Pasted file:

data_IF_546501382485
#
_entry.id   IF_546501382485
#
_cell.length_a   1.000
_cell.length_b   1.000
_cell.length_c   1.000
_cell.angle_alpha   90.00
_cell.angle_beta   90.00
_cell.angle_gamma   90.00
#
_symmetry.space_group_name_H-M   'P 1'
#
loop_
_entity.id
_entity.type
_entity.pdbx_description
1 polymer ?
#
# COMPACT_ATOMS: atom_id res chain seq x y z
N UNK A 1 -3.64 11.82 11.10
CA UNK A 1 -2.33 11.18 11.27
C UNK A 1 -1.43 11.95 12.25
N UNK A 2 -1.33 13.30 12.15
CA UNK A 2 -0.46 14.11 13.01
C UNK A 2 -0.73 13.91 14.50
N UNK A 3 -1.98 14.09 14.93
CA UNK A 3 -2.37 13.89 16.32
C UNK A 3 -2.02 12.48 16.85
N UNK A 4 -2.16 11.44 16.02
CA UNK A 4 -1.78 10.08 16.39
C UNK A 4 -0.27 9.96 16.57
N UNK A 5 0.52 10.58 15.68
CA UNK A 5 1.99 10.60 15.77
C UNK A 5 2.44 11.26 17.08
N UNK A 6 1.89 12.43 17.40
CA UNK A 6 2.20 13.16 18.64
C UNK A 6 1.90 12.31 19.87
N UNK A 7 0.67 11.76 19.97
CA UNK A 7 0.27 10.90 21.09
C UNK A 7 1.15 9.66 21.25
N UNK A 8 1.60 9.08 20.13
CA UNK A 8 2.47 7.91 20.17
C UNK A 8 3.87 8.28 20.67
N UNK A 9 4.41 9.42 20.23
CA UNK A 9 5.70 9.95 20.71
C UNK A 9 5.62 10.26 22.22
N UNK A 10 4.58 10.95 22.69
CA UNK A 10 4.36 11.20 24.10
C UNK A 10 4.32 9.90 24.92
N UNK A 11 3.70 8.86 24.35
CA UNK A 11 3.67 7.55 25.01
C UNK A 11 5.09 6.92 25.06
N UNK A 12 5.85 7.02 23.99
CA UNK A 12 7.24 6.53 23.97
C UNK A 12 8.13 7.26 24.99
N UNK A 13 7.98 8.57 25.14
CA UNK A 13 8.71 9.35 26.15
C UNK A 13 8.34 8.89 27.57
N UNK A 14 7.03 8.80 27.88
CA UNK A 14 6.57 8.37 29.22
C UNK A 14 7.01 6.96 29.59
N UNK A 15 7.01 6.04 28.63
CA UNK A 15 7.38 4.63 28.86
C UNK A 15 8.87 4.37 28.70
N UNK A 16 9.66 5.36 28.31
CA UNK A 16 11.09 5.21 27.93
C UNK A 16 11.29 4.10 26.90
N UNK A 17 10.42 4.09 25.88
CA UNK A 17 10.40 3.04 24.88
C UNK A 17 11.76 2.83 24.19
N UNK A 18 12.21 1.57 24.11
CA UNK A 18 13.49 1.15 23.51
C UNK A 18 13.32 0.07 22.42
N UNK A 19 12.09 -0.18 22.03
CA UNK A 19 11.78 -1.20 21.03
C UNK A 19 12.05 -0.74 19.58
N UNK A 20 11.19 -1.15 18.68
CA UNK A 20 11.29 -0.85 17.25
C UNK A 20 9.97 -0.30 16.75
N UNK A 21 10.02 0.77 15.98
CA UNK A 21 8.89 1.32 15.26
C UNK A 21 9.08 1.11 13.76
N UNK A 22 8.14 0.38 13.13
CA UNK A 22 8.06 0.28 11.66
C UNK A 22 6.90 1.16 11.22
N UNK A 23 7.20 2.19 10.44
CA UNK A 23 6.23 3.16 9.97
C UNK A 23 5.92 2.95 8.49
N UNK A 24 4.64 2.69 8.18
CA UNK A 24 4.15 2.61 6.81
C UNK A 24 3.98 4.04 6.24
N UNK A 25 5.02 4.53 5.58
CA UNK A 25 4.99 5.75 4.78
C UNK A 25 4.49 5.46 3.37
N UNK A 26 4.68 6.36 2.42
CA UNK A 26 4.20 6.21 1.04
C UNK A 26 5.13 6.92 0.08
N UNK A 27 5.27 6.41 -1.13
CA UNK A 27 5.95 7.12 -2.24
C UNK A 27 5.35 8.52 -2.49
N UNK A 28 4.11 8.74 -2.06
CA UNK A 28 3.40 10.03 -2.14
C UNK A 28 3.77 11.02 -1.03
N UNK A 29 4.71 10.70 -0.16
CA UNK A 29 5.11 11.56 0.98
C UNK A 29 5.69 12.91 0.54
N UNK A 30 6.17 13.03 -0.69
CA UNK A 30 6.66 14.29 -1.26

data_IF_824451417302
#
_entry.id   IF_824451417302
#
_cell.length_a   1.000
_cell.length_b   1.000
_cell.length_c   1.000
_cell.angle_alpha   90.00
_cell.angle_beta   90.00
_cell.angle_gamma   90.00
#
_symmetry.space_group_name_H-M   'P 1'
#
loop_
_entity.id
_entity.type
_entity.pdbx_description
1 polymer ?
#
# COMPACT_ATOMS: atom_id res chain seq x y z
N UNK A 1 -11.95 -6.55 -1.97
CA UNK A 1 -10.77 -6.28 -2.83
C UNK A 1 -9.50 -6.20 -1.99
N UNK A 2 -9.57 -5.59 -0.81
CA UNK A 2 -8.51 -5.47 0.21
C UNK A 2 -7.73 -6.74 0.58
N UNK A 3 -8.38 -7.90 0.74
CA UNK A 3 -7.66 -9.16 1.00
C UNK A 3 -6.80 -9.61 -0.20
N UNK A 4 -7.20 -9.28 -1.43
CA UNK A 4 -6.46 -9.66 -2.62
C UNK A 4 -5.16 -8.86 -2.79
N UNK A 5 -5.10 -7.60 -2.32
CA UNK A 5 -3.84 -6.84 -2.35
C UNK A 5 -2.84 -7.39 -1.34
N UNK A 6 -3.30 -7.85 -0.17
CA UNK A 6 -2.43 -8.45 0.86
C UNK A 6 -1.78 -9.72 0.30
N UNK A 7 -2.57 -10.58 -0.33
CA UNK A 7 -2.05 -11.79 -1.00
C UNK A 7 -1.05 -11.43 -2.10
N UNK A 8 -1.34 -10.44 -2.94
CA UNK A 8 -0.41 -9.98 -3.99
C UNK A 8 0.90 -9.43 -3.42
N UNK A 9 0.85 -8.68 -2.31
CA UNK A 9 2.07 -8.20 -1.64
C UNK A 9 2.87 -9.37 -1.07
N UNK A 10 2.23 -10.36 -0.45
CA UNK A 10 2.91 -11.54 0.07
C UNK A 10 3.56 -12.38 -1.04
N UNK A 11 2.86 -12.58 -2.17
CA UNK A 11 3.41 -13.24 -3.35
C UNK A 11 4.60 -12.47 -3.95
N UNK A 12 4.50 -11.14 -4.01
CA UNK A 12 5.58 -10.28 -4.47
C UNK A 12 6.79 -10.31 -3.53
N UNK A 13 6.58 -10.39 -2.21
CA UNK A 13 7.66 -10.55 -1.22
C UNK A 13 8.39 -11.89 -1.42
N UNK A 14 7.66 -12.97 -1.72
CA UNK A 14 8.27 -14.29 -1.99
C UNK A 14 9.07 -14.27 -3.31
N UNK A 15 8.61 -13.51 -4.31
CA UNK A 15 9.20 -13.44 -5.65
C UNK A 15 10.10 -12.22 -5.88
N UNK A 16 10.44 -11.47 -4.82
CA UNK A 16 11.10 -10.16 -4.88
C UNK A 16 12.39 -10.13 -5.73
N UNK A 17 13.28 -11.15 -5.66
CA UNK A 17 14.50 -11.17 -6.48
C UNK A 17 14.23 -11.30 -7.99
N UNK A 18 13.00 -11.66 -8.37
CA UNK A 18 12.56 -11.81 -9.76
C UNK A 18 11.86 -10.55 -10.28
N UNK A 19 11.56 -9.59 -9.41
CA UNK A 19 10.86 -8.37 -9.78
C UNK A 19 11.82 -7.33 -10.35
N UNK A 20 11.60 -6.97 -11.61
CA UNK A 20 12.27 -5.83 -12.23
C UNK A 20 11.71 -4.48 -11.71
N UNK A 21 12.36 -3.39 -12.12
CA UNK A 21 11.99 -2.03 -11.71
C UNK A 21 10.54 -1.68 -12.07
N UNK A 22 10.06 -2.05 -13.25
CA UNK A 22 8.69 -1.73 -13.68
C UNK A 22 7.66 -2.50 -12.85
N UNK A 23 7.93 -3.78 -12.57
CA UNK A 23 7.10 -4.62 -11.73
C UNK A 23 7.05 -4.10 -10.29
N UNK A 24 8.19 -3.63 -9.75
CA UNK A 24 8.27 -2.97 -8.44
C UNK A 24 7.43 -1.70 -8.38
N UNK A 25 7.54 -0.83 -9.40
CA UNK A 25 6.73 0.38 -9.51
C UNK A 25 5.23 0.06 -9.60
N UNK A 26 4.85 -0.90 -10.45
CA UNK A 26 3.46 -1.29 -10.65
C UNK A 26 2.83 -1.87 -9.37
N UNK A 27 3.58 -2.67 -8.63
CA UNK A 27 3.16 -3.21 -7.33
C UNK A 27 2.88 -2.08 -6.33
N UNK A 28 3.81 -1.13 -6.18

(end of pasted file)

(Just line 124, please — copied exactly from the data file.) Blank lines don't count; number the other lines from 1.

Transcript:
_entity.id